For the first time in recent memory, the bluff was officially called on the city’s poor planning and misleading rhetoric as it enthusiastically boosts development.

Hearing Examiner Sue Tanner’s ruling suggests that residents were being bamboozled by the equivalent of post-factual, fake news.

Instead of creating more affordable housing as Mayor Ed Murray and the City Council proclaimed, the policy on backyard cottages would make housing less affordable.

The policy would create a bonanza for investors, increasing housing costs. It would also hurt poor and minority residents the policy was purported to help.

Officials presented the policy as a way to build innocuous backyard cottages and diversify neighborhoods. But experts cited in the ruling said it “would cause displacement of some populations within the city, particularly minority populations” in the south end.

Backyard cottages and mother-in-law apartments are already allowed in Seattle with some restrictions, such as a requirement that owners live on the property.

Crucially, officials wanted to remove that residency requirement, and allow more and bigger rental units on single-family lots. The changes would allow most Seattle houses to be converted to investor-owned, multifamily rentals.

Doing so would “accelerate gentrification, driving up home values and reducing the number of entry-level single-family residences available to immigrant populations, thereby diminishing the City’s diversity,” according to expert testimony.

Murray and Councilman Mike O’Brien introduced the policy as an affordability strategy. But city planners disclosed during the hearing that the objective was really to spur construction and new units probably wouldn’t be in the “affordable” category.

This turning point is important to more than residents feeling steamrollered by City Hall.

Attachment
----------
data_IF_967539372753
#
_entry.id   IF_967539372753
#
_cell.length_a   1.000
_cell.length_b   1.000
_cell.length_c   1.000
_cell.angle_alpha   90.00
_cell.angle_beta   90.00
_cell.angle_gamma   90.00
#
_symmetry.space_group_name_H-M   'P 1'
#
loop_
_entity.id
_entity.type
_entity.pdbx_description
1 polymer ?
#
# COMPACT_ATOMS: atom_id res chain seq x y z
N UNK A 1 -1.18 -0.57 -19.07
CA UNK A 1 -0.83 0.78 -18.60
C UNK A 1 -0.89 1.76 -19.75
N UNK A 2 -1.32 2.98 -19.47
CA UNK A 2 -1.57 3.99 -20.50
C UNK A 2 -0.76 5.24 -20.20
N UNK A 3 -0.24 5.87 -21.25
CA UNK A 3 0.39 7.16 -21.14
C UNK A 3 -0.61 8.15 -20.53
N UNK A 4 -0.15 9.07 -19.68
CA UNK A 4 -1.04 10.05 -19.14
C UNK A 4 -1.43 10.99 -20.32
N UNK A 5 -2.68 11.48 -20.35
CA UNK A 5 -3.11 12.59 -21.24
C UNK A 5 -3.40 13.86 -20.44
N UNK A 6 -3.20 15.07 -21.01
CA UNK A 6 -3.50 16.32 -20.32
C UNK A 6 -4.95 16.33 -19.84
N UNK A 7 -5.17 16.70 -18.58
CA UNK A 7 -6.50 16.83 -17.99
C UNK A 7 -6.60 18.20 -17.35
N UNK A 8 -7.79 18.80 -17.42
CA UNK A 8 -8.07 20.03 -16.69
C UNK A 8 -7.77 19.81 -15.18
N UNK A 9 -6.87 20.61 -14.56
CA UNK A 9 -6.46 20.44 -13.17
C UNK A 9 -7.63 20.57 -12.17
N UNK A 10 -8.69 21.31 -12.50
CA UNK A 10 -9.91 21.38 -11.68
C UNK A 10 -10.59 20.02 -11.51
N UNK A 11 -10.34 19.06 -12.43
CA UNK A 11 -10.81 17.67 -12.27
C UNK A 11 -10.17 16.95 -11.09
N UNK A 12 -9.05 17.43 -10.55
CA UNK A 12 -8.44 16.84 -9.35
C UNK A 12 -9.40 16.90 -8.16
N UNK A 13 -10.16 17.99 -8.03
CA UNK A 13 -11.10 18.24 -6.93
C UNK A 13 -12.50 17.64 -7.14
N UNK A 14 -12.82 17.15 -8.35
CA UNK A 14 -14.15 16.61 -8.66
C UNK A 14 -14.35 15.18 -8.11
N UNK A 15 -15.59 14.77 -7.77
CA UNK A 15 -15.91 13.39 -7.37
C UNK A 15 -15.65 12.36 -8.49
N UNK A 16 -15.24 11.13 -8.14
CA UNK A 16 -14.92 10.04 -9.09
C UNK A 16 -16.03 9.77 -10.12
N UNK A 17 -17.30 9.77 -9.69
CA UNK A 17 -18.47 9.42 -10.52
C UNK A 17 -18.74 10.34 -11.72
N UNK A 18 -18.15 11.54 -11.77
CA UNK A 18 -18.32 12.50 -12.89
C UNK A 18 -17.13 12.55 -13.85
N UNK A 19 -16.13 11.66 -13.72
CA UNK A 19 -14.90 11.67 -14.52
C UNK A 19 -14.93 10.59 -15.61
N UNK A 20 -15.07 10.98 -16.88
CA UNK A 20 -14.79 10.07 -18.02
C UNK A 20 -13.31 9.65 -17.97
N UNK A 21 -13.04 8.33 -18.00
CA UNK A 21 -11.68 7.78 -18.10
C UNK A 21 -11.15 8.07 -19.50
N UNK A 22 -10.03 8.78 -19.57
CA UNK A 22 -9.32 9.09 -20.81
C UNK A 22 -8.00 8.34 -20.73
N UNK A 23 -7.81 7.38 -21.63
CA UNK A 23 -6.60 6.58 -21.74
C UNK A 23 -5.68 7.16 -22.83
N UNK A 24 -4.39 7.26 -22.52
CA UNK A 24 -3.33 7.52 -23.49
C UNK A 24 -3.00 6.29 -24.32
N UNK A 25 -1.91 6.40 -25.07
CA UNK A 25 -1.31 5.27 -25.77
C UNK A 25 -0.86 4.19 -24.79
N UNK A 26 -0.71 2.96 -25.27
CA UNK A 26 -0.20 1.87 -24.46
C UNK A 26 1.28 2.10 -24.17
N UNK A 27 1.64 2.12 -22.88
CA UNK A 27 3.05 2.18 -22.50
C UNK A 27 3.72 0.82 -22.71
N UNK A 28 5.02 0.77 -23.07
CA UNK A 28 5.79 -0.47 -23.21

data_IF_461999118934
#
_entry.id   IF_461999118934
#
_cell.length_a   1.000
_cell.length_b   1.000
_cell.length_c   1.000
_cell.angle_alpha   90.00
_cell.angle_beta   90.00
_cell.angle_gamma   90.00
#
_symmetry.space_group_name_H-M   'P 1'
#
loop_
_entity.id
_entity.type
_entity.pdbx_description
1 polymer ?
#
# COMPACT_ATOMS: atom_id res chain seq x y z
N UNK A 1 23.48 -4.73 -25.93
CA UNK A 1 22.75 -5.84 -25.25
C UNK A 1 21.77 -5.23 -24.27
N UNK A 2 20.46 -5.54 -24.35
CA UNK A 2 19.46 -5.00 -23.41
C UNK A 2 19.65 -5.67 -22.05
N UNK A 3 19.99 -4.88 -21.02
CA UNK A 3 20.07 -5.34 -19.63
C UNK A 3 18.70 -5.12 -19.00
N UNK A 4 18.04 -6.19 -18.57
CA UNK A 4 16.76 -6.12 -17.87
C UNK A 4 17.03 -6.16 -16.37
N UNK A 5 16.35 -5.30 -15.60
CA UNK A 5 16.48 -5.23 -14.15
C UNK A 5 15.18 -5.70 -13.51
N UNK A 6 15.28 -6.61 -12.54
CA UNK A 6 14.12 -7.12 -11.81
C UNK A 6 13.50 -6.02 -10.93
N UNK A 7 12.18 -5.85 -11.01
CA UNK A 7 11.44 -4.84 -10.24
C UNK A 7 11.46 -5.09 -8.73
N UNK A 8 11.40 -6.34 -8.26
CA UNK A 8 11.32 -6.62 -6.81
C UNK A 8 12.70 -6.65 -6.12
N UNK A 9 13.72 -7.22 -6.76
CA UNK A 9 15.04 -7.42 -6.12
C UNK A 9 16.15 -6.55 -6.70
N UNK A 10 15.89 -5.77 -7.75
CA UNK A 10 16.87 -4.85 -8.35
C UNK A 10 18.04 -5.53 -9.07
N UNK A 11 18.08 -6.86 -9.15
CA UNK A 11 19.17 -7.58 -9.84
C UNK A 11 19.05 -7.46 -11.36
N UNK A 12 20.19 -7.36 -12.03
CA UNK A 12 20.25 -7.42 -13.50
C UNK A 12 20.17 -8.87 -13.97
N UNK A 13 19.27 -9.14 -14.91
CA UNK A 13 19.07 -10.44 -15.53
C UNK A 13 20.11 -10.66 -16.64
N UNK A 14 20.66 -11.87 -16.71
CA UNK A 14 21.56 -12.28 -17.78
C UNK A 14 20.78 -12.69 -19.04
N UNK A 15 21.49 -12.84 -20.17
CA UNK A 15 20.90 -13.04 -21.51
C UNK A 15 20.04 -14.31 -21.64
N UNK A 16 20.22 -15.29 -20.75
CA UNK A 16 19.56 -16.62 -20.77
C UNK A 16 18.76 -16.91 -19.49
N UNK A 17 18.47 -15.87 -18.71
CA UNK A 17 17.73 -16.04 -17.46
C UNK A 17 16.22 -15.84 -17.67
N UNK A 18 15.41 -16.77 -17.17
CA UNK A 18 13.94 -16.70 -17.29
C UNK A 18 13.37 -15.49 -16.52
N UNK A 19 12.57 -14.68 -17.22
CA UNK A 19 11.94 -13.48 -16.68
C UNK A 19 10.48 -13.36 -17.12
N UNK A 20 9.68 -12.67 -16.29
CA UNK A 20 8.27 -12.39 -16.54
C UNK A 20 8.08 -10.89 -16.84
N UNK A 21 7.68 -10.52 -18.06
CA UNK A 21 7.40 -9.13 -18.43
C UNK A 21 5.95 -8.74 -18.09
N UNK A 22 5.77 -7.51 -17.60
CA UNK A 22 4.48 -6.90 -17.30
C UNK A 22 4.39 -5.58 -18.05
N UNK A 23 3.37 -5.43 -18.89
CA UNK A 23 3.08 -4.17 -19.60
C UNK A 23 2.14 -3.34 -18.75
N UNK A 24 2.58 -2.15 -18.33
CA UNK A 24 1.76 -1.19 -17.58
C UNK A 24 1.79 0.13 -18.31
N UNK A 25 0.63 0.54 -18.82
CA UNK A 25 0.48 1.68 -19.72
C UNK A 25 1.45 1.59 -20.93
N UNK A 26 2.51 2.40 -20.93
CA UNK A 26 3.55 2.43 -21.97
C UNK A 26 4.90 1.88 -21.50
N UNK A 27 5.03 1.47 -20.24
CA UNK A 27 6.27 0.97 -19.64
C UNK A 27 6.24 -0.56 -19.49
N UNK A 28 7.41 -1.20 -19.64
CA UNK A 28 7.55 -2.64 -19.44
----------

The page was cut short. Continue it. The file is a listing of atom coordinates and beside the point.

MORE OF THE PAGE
The Puget Sound region has a vested interest in Seattle maintaining its livability, infrastructure and residential appeal. The city’s ability to grow and attract companies and employees is essential to the region’s economic success. Its single-family neighborhoods will provide a lasting advantage if they withstand the current surge of Amazon.com growth and land speculators.

In the past, Seattle has been a model of progressive, inclusive governance. Tuesday’s ruling suggests that’s changing.

The ruling said planners minimized policy impacts and gave short shrift to potential harm. Tanner called for a full, objective environmental review of its impacts.

The appeal was filed by the Queen Anne Community Council — one of the neighborhood advisory councils Murray dumped in July amid pushback on his growth proposals.

The appeal process provides valuable insight into the city’s political machine. It should embolden others to challenge extreme proposals and lead to renewed civic engagement.

City officials should be grateful for the chance to reconsider a divisive policy, especially since the hearing revealed that its outcomes are contrary to their stated values.

Housing advocates protesting that an environmental review hurts affordability and favors “not-in-my-backyard” homeowners should read the ruling.

Ignoring facts — the city shortchanged environmental concerns, housing costs will increase and the disadvantaged may suffer — puts such protesters in the same boat as those who refused to accept the FBI’s decision that Hillary Clinton shouldn’t be prosecuted. Their “NIMBYism” chant is Seattle’s version of “Lock her up.”

As Seattle updates its growth policies it should pay heed to lessons from Tuesday’s ruling. One is that residents care deeply about the negative effects unbridled growth has on their city and they’re tired of being spun. Another is that Seattle’s tight housing market is not a simple supply-and-demand problem.

The supply of single-family land in Seattle is finite and diminishing. Demand for this precious resource is nearly infinite, and comes from people wanting homes and investors wanting profits.

Officials must weigh these competing demands and balance them with interests of existing residents whom they’re supposed to serve.

Tuesday’s ruling is a welcome opportunity to start fresh, with a more transparent and inclusive process. 

Editorial board members are editorial page editor Kate Riley, Frank A. Blethen, Donna Gordon Blankinship, Brier Dudley, Mark Higgins, Jonathan Martin, William K. Blethen (emeritus) and Robert C. Blethen (emeritus).